Author + information
- Raj R. Makkar, MD∗ ( and )
- Tarun Chakravarty, MD
- ↵∗Address for correspondence:
Dr. Raj Makkar, University of California, Cardiovascular Intervention Center, 8631 West Third Street, #415-E, Los Angeles, California 90048.
The spectrum of transcatheter heart valve (THV) thrombosis includes an imaging finding with normal gradients, elevated gradients without symptoms, and elevated gradients with clinical manifestations, including heart failure, thromboembolism, or valve degeneration (Figure 1). As the indications for transcatheter aortic valve replacement (TAVR) expand into lower risk populations, there has been considerable interest in understanding THV thrombosis, as this offers an opportunity to further improve TAVR outcomes. This is reflected by the U.S. Food and Drug Administration–mandated imaging substudies incorporated in the ongoing randomized clinical trials of TAVR. THV thrombosis presenting as reduced leaflet motion on computed tomographic imaging without clinical manifestations occurs in up to 10% to 15% of patients after TAVR. Clinically or hemodynamically overt THV thrombosis presenting as elevated gradients or heart failure symptoms has been reported in up to 0.6% of patients within the first 2 years after TAVR (1); however, these rates are likely underestimated because of lack of systematic follow-up obtained in consecutive patients undergoing TAVR in this series as well as possible reporting bias in the absence of prospective follow-up.
In this issue of JACC: Cardiovascular Interventions, Jose et al. (2) report the incidence, clinical characteristics, and impact of anticoagulation on clinically and/or hemodynamically overt THV thrombosis. The study included 642 consecutive patients undergoing TAVR at a single medical center, including 305 self-expanding valves, 281 balloon-expandable valves, and 56 Lotus valves. All patients experiencing worsening of their symptoms or elevated aortic valve gradients underwent transesophageal echocardiography to confirm the diagnosis of THV thrombosis. THV thrombosis was defined as mean aortic valve gradient >20 mm Hg, new-onset more than mild aortic regurgitation, or aortic valve area <1.2 cm2, secondary to thrombosis diagnosed on the basis of response to anticoagulation, or typical findings on computed tomography or transesophageal echocardiography, and/or the presence of thrombotic mass on the aortic valve.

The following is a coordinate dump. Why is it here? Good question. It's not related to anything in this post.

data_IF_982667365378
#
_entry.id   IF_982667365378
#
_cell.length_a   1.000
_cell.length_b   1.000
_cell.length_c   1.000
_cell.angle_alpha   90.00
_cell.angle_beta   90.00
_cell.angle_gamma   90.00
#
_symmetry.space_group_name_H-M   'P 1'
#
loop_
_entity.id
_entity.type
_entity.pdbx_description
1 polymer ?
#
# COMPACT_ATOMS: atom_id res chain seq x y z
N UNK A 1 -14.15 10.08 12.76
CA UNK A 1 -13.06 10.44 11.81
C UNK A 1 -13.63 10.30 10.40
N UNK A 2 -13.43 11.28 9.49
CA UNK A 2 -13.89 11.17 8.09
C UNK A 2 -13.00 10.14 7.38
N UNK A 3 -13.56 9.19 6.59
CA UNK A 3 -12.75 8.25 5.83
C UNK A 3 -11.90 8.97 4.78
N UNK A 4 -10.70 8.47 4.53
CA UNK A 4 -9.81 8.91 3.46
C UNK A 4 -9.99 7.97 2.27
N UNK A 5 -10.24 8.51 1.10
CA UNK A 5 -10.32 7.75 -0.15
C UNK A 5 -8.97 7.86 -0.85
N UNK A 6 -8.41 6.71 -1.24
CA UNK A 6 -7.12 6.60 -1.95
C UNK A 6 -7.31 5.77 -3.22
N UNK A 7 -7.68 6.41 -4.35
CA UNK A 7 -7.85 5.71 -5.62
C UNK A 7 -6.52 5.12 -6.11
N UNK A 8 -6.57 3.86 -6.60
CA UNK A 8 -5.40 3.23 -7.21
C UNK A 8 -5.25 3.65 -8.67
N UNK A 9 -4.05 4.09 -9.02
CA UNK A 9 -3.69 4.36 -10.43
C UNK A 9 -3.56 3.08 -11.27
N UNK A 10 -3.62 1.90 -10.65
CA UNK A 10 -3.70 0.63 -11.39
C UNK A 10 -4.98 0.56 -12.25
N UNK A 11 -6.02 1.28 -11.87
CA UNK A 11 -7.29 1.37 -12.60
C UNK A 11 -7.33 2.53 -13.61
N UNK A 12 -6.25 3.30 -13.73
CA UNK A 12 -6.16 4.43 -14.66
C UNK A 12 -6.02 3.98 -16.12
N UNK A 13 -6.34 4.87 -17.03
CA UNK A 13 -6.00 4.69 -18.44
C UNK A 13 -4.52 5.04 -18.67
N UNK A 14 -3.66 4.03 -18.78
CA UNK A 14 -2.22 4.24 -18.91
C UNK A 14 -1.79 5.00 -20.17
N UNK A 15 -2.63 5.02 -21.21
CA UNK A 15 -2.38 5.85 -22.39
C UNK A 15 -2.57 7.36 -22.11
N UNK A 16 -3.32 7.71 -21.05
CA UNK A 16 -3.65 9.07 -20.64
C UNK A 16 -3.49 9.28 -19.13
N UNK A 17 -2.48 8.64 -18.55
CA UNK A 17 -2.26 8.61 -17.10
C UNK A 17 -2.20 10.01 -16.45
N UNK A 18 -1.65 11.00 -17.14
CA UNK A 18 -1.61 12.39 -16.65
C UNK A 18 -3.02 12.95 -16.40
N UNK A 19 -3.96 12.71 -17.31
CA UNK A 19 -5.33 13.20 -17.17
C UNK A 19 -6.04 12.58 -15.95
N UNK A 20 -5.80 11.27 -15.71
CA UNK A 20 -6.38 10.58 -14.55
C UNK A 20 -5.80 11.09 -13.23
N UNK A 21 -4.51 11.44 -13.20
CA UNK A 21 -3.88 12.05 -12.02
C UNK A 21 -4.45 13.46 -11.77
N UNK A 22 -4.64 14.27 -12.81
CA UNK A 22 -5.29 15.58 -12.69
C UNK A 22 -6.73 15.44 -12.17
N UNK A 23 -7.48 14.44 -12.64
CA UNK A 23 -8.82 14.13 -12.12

In this study, hemodynamically or clinically overt THV thrombosis was present in 18 of 642 patients (2.8%) after TAVR. Computed tomographic confirmation of thrombus was obtained in 50% of patients (9 of 18); all computed tomograms demonstrated hypoattenuating opacities on the aortic valve leaflets. This finding was more common with balloon-expandable SAPIEN valves compared with self-expanding bioprostheses. THV thrombosis was not present in patients on oral anticoagulation; initiation of oral anticoagulation with warfarin resulted in resolution of THV thrombosis. Balloon-expandable valves, valve-in-valve procedures, and lack of anticoagulation were predictors of valve thrombosis.
The main strength of this study is that it represents prospective follow-up of all patients undergoing TAVR at a single reputable medical center, allowing an accurate assessment of the prevalence of THV thrombosis. On the basis of the results of this study, the prevalence of THV thrombosis presenting with increased transvalvular gradients with or without symptoms was 2.8% overall. Because this finding was not present in patients on anticoagulation and 40% of the patients were on oral anticoagulation, the true prevalence of THV thrombosis was 4.8% in the absence of anticoagulation. This number falls between the reported prevalence of 10% to 14% for subclinical leaflet thrombosis on high-resolution computed tomographic imaging (3,4) to 0.6% to 2% of hemodynamically or clinically overt THV thrombosis (1).